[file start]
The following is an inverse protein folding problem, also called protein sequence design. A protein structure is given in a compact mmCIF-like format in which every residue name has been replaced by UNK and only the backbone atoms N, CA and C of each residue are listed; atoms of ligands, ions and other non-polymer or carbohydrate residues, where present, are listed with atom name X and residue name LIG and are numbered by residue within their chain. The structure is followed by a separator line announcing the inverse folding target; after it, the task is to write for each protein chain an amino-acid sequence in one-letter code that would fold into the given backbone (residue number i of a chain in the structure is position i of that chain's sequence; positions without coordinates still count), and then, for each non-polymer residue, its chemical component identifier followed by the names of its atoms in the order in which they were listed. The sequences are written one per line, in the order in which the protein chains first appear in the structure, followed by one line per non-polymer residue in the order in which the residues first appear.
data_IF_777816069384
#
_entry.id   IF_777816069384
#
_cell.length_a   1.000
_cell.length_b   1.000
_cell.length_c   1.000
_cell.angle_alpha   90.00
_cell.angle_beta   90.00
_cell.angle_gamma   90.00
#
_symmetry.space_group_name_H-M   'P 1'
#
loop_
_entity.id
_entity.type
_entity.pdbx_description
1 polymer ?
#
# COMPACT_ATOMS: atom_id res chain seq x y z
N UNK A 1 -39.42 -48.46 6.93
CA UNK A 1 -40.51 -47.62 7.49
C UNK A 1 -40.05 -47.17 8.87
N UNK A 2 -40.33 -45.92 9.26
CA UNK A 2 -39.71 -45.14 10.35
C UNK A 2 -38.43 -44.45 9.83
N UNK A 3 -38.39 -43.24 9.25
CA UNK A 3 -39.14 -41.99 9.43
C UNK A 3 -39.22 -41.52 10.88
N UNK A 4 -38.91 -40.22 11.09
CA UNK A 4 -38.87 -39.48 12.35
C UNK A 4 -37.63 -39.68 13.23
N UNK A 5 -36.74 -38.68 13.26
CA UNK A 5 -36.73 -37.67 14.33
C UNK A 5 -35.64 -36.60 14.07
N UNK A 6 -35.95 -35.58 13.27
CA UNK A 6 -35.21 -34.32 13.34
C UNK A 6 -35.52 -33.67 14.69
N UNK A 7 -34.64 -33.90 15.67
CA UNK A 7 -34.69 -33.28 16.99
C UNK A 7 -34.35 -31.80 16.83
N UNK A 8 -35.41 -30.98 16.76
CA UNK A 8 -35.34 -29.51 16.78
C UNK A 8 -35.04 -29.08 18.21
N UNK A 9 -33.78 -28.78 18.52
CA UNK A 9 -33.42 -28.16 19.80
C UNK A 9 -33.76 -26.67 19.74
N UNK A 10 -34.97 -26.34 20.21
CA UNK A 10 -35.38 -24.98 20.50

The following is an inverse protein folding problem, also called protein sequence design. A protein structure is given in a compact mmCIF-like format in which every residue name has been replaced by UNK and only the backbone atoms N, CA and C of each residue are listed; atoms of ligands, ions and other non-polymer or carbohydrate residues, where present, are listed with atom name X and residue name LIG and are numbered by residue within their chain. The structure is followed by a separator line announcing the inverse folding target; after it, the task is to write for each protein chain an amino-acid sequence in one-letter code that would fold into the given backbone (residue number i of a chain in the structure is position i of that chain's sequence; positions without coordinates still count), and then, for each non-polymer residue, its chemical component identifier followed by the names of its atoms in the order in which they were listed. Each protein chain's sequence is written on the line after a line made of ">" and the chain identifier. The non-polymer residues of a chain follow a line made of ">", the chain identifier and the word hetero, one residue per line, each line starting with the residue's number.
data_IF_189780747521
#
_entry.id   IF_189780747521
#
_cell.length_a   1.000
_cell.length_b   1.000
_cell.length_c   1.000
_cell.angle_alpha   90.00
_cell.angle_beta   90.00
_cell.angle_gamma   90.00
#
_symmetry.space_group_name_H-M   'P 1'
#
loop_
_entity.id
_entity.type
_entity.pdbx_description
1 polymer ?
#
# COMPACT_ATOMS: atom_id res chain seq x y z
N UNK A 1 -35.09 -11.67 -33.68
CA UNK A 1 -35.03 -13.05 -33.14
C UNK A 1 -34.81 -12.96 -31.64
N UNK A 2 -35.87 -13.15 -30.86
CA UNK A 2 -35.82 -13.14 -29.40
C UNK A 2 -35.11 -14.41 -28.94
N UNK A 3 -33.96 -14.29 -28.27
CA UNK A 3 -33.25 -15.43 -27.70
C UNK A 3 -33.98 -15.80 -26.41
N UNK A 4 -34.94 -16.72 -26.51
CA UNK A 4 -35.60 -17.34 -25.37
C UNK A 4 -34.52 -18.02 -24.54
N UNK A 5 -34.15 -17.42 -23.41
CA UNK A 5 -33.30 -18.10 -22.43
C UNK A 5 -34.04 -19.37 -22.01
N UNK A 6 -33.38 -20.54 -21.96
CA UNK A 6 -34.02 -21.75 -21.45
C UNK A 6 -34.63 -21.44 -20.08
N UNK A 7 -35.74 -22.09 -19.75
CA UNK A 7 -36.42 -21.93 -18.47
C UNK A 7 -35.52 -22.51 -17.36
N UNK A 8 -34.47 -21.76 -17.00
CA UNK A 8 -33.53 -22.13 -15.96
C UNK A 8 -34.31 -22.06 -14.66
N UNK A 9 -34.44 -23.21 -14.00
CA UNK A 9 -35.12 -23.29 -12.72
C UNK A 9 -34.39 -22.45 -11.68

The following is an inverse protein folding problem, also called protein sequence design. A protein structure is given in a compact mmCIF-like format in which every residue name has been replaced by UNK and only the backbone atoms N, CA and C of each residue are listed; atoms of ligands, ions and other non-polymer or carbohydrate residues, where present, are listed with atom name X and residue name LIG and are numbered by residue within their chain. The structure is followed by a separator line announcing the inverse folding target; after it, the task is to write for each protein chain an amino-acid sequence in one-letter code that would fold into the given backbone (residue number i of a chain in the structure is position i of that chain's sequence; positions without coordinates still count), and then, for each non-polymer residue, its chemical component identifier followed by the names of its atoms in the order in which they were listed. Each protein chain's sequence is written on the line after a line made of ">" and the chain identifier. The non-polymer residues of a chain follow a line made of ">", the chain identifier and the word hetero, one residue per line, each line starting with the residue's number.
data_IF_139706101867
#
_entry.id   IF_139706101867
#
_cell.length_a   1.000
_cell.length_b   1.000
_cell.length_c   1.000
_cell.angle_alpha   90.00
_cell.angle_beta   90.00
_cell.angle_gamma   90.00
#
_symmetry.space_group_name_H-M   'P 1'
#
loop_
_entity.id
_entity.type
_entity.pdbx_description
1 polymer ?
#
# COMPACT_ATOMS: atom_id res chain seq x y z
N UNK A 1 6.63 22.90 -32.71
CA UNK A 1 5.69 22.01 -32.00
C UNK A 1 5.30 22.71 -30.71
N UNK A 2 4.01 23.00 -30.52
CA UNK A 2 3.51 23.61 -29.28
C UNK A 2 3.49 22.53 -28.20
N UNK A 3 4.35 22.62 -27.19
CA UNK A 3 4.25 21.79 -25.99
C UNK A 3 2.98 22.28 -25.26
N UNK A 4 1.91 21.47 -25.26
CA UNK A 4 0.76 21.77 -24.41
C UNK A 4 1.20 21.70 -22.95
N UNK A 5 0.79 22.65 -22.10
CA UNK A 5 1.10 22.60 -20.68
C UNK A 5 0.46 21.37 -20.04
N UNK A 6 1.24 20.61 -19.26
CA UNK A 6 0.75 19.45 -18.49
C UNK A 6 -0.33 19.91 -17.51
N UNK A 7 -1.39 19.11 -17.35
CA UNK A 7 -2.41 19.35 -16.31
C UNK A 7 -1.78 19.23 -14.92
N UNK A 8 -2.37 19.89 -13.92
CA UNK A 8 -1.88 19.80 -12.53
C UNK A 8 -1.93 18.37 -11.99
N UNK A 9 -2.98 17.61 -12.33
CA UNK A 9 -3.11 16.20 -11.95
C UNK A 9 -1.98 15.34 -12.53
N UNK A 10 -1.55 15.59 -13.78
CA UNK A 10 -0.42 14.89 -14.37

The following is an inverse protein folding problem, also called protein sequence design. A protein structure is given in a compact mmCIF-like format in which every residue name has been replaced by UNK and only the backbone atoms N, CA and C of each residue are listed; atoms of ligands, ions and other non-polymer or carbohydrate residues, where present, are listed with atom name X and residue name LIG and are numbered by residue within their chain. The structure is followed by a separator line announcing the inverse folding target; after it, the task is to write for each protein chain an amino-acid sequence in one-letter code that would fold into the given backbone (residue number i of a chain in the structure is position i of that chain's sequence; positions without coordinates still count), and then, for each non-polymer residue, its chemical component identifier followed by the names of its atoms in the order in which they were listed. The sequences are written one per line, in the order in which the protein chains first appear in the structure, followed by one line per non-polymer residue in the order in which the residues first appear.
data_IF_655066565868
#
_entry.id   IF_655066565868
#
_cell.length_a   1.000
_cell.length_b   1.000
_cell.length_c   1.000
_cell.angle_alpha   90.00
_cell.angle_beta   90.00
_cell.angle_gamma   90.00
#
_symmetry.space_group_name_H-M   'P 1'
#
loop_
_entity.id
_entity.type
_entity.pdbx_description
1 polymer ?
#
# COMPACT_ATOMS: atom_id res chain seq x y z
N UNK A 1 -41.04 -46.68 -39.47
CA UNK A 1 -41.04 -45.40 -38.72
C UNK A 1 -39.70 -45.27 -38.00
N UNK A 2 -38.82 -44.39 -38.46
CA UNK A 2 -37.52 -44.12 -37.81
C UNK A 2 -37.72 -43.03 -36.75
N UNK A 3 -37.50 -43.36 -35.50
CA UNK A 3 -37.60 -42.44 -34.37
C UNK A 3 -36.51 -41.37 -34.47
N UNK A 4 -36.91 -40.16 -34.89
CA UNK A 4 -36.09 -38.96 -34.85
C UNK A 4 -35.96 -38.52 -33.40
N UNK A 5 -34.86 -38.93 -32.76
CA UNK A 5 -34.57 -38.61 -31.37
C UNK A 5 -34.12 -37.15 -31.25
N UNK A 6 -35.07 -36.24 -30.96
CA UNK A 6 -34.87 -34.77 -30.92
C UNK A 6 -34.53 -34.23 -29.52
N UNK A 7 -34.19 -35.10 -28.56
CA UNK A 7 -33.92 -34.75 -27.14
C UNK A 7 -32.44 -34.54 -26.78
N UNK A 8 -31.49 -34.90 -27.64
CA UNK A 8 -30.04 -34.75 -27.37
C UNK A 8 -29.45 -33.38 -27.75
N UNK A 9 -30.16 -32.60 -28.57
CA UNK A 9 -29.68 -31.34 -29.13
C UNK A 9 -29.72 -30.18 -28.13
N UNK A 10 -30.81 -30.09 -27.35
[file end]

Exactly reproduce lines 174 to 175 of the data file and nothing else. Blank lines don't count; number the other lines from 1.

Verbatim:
CA UNK A 2 -37.52 -44.12 -37.81
C UNK A 2 -37.72 -43.03 -36.75